The argument proceeds as follows. Part I builds the two-bodies framework. It first uses the construct of the king’s two bodies, at a formative moment in its development, as a way into the presidency. A set of functional axes or fault lines comprise the king’s duality: One body is personal, temporary, and singular; the other is impersonal, continuous, and composite. Part I then sketches stylized accounts of what presidential power under either “body,” standing alone, might look like. These single-body stories bring into view what each perspective offers—and also what it obscures—about the nature of presidential power. Part II grounds the two-bodies framework in some historical and political context. It shows as well the absence of any overarching theory of the president/presidency in the scholarship. Constitutional and political science accounts have oscillated between president- and presidency-based perspectives. Yet the relationship between the two bodies remains undertheorized, including—and perhaps especially—as a matter of public law.
Parts III–V establish the President’s duality as the central tension of the presidential office. This is an encompassing claim, and it requires extensive substantiation. Organized around the duality’s personal/impersonal, temporary/continuous, and singular/composite dimensions, these Parts show how the two-bodies prism illuminates our major confusions and disagreements about presidential power. Approaching the constitutional presidency in this way brings into view traces of a personal, charismatic authority simultaneously in deep tension with and fundamentally constitutive of the institutional presidency. It reconstructs seemingly far-flung aspects of American public law—ranging in form from Founding-era debates, to judicial decisions, to statutory enactments, to presidential norms—as a shared effort to manage the President’s duality. And it helps us to unpack what is at stake—for presidential legitimacy, governmental capacity, checks and balances, and our substantive constitutional commitments—in how public law handles this defining ambiguity.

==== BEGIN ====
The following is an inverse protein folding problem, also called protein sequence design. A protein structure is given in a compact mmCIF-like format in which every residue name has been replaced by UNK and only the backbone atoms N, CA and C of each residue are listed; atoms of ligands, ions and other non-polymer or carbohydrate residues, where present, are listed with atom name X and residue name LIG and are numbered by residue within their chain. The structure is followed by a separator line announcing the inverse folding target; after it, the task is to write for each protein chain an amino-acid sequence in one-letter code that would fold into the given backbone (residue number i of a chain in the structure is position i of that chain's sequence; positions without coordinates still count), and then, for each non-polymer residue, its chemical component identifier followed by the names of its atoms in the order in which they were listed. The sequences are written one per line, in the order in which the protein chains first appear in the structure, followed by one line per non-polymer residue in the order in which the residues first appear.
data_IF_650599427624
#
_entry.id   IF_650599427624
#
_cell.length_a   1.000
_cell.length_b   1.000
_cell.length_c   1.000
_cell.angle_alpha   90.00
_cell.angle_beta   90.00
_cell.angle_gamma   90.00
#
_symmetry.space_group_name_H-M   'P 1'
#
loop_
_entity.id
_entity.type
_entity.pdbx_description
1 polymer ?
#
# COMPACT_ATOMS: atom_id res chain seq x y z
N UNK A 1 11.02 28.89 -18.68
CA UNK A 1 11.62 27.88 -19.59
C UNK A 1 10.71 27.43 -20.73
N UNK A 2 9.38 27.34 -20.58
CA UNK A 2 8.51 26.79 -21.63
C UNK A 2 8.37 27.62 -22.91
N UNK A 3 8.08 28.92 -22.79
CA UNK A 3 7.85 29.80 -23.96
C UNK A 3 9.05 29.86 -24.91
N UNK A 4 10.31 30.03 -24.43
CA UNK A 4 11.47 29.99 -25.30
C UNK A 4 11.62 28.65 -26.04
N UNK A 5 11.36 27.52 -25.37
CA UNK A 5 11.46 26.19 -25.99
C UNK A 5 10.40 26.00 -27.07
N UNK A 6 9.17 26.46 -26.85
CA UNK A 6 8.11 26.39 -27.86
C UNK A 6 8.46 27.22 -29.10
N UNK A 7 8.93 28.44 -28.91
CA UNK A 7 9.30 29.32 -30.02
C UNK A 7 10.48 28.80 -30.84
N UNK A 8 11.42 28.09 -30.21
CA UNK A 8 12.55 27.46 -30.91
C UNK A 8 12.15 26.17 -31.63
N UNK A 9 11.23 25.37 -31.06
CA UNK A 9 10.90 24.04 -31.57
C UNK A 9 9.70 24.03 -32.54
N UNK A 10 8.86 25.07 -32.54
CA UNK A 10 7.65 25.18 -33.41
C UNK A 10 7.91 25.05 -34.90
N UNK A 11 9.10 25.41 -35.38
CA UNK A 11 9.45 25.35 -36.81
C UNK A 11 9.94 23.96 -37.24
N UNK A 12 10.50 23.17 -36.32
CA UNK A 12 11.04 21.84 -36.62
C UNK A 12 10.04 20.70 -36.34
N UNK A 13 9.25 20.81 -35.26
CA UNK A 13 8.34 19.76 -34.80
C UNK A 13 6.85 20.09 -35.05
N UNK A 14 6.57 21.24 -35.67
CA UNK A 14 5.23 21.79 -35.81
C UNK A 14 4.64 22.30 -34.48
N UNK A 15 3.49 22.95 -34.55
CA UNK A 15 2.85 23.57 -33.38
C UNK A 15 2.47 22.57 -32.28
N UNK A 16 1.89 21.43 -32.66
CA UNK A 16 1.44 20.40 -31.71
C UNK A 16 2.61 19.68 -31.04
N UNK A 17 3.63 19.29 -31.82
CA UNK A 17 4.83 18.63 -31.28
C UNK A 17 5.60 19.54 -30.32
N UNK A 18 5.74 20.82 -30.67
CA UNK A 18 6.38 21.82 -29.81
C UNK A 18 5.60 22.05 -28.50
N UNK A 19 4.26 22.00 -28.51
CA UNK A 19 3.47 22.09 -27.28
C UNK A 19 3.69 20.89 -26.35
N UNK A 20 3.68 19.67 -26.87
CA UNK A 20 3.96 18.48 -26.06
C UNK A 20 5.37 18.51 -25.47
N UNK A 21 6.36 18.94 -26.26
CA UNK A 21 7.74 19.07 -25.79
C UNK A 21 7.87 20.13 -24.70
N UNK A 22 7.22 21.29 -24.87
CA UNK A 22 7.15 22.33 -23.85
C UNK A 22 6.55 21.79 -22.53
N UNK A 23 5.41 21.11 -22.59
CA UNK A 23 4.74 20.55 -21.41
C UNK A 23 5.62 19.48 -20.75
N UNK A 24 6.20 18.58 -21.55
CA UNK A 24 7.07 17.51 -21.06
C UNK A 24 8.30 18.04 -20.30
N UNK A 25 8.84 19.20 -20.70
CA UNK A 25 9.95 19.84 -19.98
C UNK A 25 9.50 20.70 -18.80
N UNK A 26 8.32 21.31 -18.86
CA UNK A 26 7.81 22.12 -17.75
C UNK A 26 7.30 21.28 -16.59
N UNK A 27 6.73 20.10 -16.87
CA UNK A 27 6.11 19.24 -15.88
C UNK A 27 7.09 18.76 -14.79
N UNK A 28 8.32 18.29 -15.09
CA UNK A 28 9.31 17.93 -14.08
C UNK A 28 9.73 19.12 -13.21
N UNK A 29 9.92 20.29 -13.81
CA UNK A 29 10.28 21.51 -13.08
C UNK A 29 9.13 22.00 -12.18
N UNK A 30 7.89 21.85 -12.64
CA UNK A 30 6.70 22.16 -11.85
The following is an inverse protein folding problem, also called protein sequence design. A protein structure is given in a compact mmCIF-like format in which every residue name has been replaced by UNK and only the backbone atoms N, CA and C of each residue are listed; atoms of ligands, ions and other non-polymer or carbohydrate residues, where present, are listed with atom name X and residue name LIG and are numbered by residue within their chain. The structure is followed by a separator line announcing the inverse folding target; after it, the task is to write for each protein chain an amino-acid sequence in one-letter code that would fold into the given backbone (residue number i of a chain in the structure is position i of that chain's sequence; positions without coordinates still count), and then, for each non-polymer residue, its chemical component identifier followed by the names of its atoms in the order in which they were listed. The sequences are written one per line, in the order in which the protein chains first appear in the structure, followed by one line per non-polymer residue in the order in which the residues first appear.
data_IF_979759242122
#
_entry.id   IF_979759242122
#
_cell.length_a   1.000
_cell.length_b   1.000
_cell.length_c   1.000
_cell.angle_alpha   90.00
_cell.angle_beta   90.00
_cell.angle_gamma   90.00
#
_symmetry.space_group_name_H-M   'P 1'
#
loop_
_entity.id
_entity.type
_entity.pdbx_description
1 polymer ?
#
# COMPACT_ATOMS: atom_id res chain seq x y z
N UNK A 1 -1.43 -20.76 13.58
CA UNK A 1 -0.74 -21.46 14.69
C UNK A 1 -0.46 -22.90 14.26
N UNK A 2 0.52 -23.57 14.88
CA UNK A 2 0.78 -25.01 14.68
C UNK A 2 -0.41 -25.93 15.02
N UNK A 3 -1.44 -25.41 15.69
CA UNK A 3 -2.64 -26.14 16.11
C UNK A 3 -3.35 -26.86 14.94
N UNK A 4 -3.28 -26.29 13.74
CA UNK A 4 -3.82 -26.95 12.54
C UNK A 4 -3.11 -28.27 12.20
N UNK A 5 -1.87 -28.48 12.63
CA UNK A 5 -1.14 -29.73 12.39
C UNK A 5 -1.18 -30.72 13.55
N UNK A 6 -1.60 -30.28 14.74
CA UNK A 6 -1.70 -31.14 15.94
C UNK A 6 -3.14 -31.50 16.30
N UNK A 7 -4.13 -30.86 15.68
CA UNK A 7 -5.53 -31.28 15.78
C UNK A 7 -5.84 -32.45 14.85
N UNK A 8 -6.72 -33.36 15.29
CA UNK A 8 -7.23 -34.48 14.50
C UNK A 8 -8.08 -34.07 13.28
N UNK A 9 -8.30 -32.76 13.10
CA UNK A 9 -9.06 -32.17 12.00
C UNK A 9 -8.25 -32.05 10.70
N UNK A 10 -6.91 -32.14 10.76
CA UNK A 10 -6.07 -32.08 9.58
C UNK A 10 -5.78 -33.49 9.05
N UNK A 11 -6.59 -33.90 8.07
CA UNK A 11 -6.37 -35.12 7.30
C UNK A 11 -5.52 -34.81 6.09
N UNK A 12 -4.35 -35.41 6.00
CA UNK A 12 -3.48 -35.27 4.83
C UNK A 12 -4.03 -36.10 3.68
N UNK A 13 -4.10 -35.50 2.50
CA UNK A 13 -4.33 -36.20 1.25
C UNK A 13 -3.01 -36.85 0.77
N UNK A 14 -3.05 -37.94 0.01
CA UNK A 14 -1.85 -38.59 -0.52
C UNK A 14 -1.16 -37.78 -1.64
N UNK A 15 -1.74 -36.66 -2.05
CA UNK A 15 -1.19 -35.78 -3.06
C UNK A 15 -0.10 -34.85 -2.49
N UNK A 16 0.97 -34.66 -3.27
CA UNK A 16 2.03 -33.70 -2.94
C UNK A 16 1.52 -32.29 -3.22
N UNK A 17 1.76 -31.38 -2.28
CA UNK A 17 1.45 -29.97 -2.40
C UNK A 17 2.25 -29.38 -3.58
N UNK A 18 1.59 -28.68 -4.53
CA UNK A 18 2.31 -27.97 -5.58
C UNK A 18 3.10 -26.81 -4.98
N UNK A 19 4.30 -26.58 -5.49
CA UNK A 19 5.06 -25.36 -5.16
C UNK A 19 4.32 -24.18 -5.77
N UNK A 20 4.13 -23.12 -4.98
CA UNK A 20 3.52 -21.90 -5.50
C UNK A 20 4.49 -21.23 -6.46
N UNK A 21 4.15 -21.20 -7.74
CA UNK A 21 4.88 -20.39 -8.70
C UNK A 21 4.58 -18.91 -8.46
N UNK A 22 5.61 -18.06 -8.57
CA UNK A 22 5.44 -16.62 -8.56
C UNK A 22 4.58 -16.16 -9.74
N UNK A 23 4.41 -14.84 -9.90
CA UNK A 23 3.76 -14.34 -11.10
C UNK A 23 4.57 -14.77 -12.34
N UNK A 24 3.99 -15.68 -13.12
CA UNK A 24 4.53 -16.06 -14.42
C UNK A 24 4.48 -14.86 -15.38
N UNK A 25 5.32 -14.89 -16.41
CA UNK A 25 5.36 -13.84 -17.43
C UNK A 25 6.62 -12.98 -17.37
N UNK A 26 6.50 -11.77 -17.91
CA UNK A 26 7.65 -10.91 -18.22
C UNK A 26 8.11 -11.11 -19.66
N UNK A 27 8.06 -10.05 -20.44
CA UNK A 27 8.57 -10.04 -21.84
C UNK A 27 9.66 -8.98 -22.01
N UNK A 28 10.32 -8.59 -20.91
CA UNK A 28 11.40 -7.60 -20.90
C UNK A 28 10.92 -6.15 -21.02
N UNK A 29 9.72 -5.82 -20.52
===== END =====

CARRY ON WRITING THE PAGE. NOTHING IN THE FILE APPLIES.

Part VI synthesizes the patterns and themes that emerge. It argues that the President’s “two bodies” is the conception on which our understandings of presidential power rest.
The duality enables public law to equivocate on the constitutional idea of “the President”: It obscures the ways in which each body creates anxieties about presidential power by emphasizing attributes that inhere in the other body and implying that those attributes pertain to the President as a whole. Yet the duality is also constitutive of a presidential office that embodies aspects of each; it orients practice toward these two intractable but ever-present impulses for what the constitutional office should actually entail.
Public law theory cannot solve or somehow move beyond the two-bodies paradox. But it can get the nature of the problems right. Recognizing the President’s duality provides analytical coherence to the structure of presidential power. It elucidates both our contestations over and the constituted reality of the constitutional presidency. And it suggests that presidential charisma is both inseparable from American constitutionalism and itself governed—incompletely and provisionally—by choices that lawyers and jurists make about how to construct the President’s duality.